Ticker PR’ Closes the Gap Between IR and PR

While Investor Relations is a critical component of a company’s financial trading stature, PR cannot be overlooked, as it is equally critical to influencing customer behavior. Maybe even more so, what with the fallout from the dot com era and the ensuing excitement and hype building around Internet 2.0. Perhaps that’s why IR teams have started to borrow tactics from the PR playbook as a way to increase the visibility of the stock through non-financial media channels.

This new kind of service is a way to move the stock using tools that are staples in the PR toolbox, including customer success stories, executive interviews, customer win press releases, speakers bureaus, and contributed articles.

At the same time, IR is merging with internal and external communications teams to create what I call “Ticker PR.” In its purest sense, Ticker PR is designed to increase visibility and fuel excitement for the company and its stock symbol without using traditional IR tools such as finances, stock history, sales revenue or financial analysts. But, the question is, who should own the Ticker PR initiative?

Granted, the ultimate goal is increasing the stock value, but the means to get there are rooted in traditional PR. IR’s use of traditional PR tools also affects the potential effectiveness of the overall PR initiative.

For example, pitching a case study to a business or trade publication or writing and issuing a customer win press release might seem to be a given PR initiative, yet IR teams must take the lead on these projects as a way of driving the visibility of the stock in magazines and on stock tracking sites.

Isn’t the lesson we learned from the dot-com Wall Street era tied directly to revenue, capabilities and real-world benefits to the customer and not hype? With all of the jockeying around Internet 2.0, we’re poised to make the same mistakes again. After all, IR is qualified, staffed and capable to move stock prices, influence market makers, and appease the investor community.

But much in the same way that the PR team is not qualified to manage investor relations, IR should not attempt to extend itself into the ranks of public relations and brand management.
Yet IR’s use of PR tools to promote a ticker symbol is robbing PR of its value within its own spheres of influence.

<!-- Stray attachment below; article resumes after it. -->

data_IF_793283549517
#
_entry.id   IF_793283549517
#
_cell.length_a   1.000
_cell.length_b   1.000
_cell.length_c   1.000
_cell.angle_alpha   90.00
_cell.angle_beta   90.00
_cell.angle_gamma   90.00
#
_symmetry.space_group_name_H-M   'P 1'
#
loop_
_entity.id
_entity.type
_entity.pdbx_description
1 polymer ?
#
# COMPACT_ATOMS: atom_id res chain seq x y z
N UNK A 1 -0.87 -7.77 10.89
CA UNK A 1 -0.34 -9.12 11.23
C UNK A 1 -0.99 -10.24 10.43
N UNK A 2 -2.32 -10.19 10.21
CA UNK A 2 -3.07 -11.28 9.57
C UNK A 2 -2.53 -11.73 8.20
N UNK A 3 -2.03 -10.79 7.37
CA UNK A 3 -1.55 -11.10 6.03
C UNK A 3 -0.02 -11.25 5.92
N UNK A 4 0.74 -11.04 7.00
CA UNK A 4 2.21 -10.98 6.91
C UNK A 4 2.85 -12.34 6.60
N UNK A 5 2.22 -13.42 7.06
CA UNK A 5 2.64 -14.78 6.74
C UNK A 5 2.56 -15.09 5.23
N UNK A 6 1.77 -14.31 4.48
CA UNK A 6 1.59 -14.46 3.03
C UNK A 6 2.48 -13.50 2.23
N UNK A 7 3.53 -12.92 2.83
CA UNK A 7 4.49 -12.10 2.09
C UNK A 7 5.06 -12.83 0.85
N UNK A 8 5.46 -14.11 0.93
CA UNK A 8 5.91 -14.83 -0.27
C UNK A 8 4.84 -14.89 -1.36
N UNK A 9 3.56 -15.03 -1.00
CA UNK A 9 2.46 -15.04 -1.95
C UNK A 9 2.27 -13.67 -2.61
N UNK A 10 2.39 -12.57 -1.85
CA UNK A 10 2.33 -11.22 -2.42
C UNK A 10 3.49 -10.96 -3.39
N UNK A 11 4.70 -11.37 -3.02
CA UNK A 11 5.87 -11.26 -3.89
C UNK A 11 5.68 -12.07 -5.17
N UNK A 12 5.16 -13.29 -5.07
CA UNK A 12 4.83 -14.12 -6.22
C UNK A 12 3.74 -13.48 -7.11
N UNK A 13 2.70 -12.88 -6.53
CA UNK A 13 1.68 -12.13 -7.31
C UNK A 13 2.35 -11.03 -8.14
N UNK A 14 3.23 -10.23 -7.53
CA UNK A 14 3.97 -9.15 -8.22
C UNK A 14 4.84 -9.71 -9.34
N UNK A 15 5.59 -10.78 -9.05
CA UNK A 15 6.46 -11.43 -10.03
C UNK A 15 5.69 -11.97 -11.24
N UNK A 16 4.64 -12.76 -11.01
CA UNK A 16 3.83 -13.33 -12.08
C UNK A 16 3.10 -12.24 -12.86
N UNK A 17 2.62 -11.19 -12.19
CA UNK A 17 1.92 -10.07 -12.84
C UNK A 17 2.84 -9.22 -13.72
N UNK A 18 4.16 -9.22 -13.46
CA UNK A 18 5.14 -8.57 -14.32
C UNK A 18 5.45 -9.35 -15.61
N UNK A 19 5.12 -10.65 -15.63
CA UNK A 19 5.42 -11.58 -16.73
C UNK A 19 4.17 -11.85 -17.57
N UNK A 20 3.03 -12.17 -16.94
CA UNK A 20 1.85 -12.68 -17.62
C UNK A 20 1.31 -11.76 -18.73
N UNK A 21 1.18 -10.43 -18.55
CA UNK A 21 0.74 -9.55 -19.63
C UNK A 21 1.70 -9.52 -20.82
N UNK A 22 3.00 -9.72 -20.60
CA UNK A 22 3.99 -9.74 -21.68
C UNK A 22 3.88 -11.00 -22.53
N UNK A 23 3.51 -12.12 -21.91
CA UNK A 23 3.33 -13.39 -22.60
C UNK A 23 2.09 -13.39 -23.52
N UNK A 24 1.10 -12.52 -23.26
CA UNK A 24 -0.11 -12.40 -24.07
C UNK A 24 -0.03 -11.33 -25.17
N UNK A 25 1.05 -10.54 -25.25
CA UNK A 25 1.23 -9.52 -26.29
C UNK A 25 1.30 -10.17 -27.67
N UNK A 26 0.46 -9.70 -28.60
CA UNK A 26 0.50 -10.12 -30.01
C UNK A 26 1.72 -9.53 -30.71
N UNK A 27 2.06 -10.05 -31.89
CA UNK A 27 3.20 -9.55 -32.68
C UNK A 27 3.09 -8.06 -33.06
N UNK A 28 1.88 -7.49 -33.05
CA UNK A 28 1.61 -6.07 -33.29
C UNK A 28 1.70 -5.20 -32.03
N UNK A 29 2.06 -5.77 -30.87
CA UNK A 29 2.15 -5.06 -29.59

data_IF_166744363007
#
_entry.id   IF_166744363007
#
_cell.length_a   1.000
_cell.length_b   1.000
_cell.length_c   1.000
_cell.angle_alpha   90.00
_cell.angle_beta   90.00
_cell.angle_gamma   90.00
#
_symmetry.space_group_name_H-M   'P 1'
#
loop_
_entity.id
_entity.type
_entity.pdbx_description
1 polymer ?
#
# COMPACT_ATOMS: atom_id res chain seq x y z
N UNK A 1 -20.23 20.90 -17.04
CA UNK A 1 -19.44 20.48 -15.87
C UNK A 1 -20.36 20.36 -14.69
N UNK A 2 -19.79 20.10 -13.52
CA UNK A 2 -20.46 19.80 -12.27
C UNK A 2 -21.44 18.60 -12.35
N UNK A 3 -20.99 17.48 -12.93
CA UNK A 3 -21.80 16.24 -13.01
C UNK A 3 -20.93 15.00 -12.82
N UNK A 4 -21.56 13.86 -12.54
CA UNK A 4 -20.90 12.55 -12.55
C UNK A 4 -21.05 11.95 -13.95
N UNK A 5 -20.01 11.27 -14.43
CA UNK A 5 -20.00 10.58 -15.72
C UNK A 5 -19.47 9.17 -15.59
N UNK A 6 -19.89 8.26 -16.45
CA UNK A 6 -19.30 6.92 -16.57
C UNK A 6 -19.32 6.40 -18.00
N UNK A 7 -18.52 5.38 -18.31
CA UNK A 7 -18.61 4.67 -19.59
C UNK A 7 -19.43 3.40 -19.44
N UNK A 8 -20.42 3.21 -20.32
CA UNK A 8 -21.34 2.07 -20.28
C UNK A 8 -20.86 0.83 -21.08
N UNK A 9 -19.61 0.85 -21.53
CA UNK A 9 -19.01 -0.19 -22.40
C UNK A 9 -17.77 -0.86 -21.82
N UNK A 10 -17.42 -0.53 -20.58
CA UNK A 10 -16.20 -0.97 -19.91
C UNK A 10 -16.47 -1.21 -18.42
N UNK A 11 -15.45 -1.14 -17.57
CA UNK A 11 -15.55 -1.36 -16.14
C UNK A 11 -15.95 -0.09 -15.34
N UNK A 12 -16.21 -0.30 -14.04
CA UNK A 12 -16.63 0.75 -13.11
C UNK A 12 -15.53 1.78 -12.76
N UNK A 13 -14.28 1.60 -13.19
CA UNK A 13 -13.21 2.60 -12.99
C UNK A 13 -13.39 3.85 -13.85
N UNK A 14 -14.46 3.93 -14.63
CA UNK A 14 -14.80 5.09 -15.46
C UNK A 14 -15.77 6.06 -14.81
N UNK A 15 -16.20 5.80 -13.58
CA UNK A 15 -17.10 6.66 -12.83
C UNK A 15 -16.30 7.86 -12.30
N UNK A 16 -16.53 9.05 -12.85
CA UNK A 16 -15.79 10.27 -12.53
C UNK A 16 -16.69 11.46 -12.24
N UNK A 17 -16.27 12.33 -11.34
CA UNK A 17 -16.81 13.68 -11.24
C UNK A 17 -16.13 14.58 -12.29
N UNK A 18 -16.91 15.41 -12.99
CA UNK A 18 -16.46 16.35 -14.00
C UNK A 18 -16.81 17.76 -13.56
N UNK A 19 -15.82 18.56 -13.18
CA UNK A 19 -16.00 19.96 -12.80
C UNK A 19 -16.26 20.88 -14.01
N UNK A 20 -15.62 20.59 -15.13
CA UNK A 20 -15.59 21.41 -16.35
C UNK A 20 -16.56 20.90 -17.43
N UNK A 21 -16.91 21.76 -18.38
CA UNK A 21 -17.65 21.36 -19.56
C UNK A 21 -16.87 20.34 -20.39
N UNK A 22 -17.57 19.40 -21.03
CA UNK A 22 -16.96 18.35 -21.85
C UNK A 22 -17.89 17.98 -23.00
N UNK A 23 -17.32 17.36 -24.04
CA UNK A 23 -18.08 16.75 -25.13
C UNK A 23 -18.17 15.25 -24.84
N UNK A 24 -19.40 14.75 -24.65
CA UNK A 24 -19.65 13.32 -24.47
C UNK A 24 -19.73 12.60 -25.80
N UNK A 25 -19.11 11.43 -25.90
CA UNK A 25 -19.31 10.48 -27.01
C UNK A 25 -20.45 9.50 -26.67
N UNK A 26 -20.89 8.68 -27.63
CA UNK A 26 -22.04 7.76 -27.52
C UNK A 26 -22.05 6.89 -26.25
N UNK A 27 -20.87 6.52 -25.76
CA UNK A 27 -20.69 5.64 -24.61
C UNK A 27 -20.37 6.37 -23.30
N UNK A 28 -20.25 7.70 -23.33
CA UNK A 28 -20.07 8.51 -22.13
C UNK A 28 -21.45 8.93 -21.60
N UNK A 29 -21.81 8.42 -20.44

The use of milestones, customer success stories and customer win press releases are the key ingredients of a successful PR campaign. If overused or sent out to the public before the media can use it in a story, the value is greatly diminished and almost unusable by any worthy reporter. On the contrary, the investor community, whether institutional or even individual, is becoming much more savvy and skeptical of hype.

Customers have needs, pains and are constantly looking to address them. Without applying a team that understands how and where to reach those customers, the value proposition will never make its way to the decision-makers.

If potential customers are not convinced that they need to consider the value proposition, then revenue will not grow and may in fact shrink. If revenue shrinks then the company’s appeal to the investment community will quickly lose its luster no matter how brilliant the IR strategy. The right IR team will take the corporate story and the market opportunity and establish working relations within the investor/financial markets. If the company is performing well, then IR will make sure that the financial community is taking note of the growth.

The once Grand Canyonesque division between traditional PR and IR is quickly closing.
Ultimately, the fusion of IR/PR initiatives undervalues the effectiveness of PR and maybe IR overall. It is important for companies to not confuse the role of one with the other, as both provide tremendous benefits to the company and its stock. A good “total relations” team is vital to successfully create a well-rounded presence with the investment community, the media, influencers, analysts, and customers.

At the end of the day, “Ticker PR” really is just a buzzword for traditional corporate publicity, aka corporate PR. And as long as it’s not hype, the company will only be better off for treating the brand as a dedicated component of the overall marketing mix.

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  • http://www.edesignblog.com/ Vijayraj Reddy

    Good post, learned about IR and PR…

ABOUT ME

Brian Solis is a digital analyst, anthropologist, and also a futurist. In his work at Altimeter Group, Solis studies the effects of disruptive technology on business and society. He is an avid keynote speaker and award-winning author who is globally recognized as one of the most prominent thought leaders in digital transformation.

His most recent book, What's the Future of Business: Changing the Way Businesses Create Experiences (WTF), explores the landscape of connected consumerism and how business and customer relationships unfold in four distinct moments of truth. His previous book, The End of Business as Usual, explores the emergence of Generation-C, a new generation of customers and employees and how businesses must adapt to reach them. In 2009, Solis released Engage, which is regarded as the industry reference guide for businesses to market, sell and service in the social web.

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